Cheering on students
It is great to see the Chiefs’ cheerleaders welcoming middle school students to their first day of school (8-11, A1, “A spirited start to the school year”). I suggest they reappear when the first-quarter honor roll is announced.
Last year, operators of The Bay Water Park at 7101 Longview Road had a security guard there all night long.
Now, because people know there is no guard, we have had a murder there, and any time after 11 p.m. you can hear people partying all night long.
How many more murders have to be done in the water park before a security guard is put back after the park closes?
Vandalism in Ferguson, Mo., is a tragedy and must be stopped. However, we must remember that a policeman killing an unarmed black man started the whole thing.
Kansas’ hidden hand
In the Aug. 12 letters section of The Kansas City Star, right-wing Kansas Policy Institute President Dave Trabert, criticized Johnson County officials for their plan to raise taxes to provide for better community services in the county.
Mr. Trabert is a paid lobbyist who refuses to state who pays his salary, although it is widely suspected to be the Koch brothers.
Mr. Trabert’s position cannot be taken seriously when he refuses to say whom he works for.
America’s only flag
A recent contributor bemoaned the idea that some folks had no right to get their feelings hurt by those displaying the Confederate battle flag. It is, after all, only a symbol of “Southern pride,” not hatred.
From the founding of the Ku Klux Klan after the Civil War, to Strom Thurmond leading the Dixiecrats out of the 1948 Democratic convention over the civil rights plank being inserted into the party platform, to the civil rights movement of the 1950s and 1960s, to the Klan’s rally last month in South Carolina, the message conveyed to African-Americans is clear — keep your place.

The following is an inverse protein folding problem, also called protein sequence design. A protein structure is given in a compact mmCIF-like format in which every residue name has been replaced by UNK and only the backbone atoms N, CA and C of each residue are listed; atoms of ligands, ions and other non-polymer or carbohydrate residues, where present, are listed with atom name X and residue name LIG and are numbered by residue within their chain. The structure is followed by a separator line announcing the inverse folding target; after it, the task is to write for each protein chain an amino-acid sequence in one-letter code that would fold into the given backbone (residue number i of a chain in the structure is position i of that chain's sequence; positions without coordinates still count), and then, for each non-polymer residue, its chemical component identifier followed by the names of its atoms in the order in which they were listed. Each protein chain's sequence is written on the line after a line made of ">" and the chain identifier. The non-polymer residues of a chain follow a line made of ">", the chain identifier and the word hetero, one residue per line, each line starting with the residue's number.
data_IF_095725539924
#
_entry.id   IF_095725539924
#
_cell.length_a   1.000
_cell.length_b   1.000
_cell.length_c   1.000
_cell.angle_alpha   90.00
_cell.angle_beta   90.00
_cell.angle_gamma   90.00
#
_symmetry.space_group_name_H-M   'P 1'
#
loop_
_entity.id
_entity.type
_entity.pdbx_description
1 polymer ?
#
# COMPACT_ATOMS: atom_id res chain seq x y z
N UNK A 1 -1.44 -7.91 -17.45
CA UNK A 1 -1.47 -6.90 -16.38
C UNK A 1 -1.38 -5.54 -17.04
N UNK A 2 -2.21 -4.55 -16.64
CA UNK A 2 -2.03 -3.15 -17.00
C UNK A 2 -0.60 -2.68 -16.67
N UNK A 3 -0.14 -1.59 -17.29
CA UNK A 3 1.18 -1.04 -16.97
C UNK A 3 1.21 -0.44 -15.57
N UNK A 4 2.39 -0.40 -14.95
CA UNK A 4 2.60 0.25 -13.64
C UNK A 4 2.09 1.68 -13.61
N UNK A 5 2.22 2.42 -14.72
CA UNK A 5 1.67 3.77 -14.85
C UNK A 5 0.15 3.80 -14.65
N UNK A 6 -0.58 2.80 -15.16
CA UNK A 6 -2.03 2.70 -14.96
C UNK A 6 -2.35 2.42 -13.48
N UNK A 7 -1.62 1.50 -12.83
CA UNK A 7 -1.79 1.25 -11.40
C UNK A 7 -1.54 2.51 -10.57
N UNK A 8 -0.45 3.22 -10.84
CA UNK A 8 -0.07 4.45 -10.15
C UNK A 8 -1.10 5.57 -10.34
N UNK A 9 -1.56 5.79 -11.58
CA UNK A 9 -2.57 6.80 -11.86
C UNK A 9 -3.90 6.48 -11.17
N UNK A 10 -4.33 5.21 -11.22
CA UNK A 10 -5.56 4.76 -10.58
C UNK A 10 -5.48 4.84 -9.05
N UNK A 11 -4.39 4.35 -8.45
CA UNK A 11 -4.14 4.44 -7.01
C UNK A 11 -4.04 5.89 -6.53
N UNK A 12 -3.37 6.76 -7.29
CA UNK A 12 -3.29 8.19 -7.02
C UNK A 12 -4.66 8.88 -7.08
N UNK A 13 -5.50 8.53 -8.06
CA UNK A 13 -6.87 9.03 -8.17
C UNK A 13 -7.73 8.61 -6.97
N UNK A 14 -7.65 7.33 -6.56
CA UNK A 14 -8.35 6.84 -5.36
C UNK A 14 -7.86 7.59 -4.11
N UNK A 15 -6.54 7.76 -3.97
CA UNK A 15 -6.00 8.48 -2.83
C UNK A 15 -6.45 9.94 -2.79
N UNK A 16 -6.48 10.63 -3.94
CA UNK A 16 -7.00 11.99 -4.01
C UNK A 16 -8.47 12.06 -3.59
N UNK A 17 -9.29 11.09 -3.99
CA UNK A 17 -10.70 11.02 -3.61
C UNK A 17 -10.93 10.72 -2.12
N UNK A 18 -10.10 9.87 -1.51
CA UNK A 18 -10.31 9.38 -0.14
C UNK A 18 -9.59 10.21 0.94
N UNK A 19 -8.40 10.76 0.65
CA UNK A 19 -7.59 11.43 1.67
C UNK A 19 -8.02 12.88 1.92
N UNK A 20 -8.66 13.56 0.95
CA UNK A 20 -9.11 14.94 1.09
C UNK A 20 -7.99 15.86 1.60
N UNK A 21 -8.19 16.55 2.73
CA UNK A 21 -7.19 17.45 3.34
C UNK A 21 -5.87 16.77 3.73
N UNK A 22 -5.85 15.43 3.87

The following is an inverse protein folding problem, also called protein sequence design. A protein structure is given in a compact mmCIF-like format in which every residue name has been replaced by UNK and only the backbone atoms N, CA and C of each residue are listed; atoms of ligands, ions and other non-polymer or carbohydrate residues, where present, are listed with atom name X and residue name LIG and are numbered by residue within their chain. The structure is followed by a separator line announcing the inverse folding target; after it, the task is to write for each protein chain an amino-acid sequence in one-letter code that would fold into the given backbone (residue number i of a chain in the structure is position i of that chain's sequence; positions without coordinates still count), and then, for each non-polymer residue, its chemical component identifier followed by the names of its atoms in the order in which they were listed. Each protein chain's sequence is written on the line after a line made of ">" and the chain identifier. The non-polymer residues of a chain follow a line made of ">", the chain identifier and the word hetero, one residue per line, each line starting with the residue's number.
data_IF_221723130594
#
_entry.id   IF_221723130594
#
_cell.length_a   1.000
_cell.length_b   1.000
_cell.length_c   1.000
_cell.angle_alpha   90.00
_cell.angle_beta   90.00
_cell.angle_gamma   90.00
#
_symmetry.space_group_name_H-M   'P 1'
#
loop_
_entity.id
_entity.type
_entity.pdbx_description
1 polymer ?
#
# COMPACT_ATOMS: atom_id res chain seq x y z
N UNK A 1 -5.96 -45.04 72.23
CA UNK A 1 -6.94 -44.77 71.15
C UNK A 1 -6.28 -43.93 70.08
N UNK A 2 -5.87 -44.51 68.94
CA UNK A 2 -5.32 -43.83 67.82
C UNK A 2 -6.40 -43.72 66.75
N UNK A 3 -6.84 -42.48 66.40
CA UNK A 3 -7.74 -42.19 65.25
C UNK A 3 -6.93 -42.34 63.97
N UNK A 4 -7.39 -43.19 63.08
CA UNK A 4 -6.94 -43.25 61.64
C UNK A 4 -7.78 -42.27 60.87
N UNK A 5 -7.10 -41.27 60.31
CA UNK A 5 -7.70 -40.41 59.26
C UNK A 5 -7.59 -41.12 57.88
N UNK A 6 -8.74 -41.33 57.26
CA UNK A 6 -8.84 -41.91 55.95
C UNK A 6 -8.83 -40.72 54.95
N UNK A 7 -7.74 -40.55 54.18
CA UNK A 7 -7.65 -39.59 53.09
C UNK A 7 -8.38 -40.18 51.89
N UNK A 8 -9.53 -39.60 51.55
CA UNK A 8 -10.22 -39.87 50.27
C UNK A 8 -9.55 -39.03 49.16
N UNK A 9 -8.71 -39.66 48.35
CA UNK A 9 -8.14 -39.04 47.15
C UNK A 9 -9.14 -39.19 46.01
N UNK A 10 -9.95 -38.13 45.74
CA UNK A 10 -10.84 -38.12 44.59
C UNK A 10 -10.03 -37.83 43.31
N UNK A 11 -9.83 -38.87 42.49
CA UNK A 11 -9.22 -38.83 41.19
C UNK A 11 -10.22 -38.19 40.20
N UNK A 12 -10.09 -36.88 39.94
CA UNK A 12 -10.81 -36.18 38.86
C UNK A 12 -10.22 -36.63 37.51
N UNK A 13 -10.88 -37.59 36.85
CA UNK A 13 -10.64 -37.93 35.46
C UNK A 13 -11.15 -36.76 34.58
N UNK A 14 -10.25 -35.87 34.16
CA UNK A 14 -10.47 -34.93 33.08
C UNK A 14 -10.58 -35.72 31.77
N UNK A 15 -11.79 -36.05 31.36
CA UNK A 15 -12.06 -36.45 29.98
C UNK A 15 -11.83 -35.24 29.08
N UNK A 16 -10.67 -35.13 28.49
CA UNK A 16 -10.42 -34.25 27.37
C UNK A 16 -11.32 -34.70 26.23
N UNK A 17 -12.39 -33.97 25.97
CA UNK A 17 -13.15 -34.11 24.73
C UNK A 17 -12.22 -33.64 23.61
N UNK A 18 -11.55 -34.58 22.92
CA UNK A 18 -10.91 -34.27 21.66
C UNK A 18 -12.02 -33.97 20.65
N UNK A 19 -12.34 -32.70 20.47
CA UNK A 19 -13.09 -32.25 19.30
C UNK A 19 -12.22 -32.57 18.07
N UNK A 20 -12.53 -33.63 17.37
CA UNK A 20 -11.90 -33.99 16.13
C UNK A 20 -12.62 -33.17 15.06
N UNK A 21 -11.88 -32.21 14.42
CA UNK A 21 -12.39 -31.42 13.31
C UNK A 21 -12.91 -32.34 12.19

The symbol of those sending that message, the Stars and Bars.
Many who advocate honoring this remnant rag of a lost cause purport to be Christian. Consider this: How tolerant would they be if I went into their church during a prayer meeting and began shouting extreme profanity?
Would they tolerate my excuse, “I’m just protecting my heritage because my great grandpappy was a muleskinner?”
How much more obscene was it for a deranged loser to pose with the Confederate battle flag on a website and later enter a church and slaughter innocents because they were black?
True Americans support only one flag, Old Glory.
Carson for president
Ben Carson is a well-known pediatric neurosurgeon. He loves this country because it gave him the opportunity to become that brain surgeon.
In high school he was in the ROTC. He excelled and eventually was given the title of executive officer over all the high school programs in the Detroit public school system.
He was offered an appointment to the U.S. Military Academy at West Point but turned it down because he wanted to be a doctor. He applied to Yale and was accepted and attended on a scholarship, with medical school at the University of Michigan, and was hired by Johns Hopkins Hospital.
At the age of 33, he became the youngest major division director in Johns Hopkins history and was responsible for running a multihundred-million-dollar enterprise.
Dr. Carson has been honored with many awards through his life. He has authored several books. He has a plan to replace the Affordable Care Act and can explain it in simple terms.
In other words, Dr. Ben Carson has the leadership skills and desire and patriotism to bring our beloved country back together again. Please don’t call Dr. Carson outrageous.
He will make a great president.